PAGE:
To first provide some context, I have two boxplots (displaying median, 25th, and 75th percentiles), and I'm wondering what a boxplot of the difference between these two boxplots would look like. The random variables (RV's) aren't necessarily distributed normally. Specifically, the "random variables" are samples from posterior distributions, but I think my question is ultimately pretty generic.

Since I have many samples from these 2 RV's, one way to do this would be to compute the differences between randomized pairings, then compute the quantile of interest from these differences. Because my statistical terminology might be flawed, let me say this in the R language:

X <- rnorm(10, 1000) # The first RV, a numeric vector of length 1000
Y <- rnorm(20, 1000) # The second RV
Qs <- quantile(X-Y, probs=c(0.25, 0.5, 0.75) #The quantiles of their difference

However, I was wondering if there could be a way to compute the quantile of the difference between these RV's without going back to the original data. For example, from some combination of summary statistics (means, medians, variances, other quantiles, etc) computed from X and Y.

An example of something that does not give the correct answer, but which might shed light onto what I'm looking for:

wrong_Qs <- quantile(X, probs=c(0.25, 0.5, 0.75)) - quantile(Y, probs=c(0.25, 0.5, 0.75))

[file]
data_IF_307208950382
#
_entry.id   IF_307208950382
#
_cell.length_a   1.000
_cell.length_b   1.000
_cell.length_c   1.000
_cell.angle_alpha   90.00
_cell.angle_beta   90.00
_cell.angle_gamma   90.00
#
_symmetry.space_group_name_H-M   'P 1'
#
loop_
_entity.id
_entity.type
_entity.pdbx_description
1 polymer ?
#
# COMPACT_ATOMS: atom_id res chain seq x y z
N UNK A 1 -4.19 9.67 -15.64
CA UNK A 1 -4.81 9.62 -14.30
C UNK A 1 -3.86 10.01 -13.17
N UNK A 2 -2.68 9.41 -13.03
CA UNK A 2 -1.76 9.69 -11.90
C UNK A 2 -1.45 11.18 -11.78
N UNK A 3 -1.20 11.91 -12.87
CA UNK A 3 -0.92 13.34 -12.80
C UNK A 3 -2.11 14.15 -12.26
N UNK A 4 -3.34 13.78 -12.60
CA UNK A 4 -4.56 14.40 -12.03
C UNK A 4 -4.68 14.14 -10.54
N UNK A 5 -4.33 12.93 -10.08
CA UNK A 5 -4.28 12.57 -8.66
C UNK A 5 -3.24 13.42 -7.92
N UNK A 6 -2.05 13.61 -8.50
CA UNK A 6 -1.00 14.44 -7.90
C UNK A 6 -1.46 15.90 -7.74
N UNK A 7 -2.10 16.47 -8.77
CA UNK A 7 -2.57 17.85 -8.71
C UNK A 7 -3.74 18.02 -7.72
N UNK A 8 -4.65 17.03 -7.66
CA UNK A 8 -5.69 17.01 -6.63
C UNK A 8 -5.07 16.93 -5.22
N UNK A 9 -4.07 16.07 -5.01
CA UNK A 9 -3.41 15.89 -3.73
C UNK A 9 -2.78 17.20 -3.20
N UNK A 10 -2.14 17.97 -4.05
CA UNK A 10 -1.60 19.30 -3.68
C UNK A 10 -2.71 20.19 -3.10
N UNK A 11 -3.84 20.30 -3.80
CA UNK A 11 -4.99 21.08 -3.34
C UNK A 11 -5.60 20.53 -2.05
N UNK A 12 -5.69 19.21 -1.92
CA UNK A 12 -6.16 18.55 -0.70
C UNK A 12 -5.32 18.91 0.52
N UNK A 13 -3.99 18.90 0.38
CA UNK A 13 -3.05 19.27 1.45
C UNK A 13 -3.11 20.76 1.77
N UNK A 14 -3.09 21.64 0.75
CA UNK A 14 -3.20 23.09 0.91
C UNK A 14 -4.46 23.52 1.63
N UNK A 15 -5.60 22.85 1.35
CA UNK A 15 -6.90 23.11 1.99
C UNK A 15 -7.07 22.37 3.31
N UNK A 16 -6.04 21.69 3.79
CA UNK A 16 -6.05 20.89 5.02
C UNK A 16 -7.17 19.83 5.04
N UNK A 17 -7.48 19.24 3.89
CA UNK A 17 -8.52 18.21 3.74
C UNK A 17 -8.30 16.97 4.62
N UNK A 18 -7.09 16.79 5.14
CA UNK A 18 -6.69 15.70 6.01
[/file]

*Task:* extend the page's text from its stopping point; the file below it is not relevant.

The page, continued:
I am looking for something akin to the formulas for the propagation of uncertainty (variance) , but I haven't found anything yet.

The more I think about this, the more I'm thinking that there isn't a way to do what I'm asking. Any thoughts?

  • $\begingroup$ What it looks like depends on the joint distribution of the two variables, something you can't infer from the full marginals, let alone what's effectively a 5-number summary of them (the boxplot). $\endgroup$
    – Glen_b
    Aug 12, 2013 at 2:23

1 Answer 1


There is no generic way to get the boxplot of the differences from two boxplot summaries. The same marginal boxplots are compatible with quite different sets of differences.

Here is a simple example: Values $X = 1,2,3,4,5$ and $Y = 5,4,3,2,1$ produce the same box plot, but the differences are $4,2,0,-2,-4$. Let $Z$ be another copy of either $X$ or $Y$; then necessarily the differences between $X$ and $Z$ or $Y$ and $Z$ are $0,0,0,0,0$.

Nothing depends on how these values were produced, so origin in a Bayesian problem is quite immaterial.

(UPDATE) The same argument applies to histograms or any other univariate plot, the principle (as concisely expressed by @Glen_b) being that properties of joint distributions don't follow from properties of marginal distributions.

Strictly, what this implies is that juxtaposing or superimposing marginal distributions as a way of comparing groups is insufficient, and the corollary that you should plot differences directly leads to other plots, notably plots of differences versus means. Whenever variables occur in pairs (e.g. husbands and wives, before and after) which differences to plot is easy to answer. When there are several variables, there are usually too many possible pairwise plots to handle, however.


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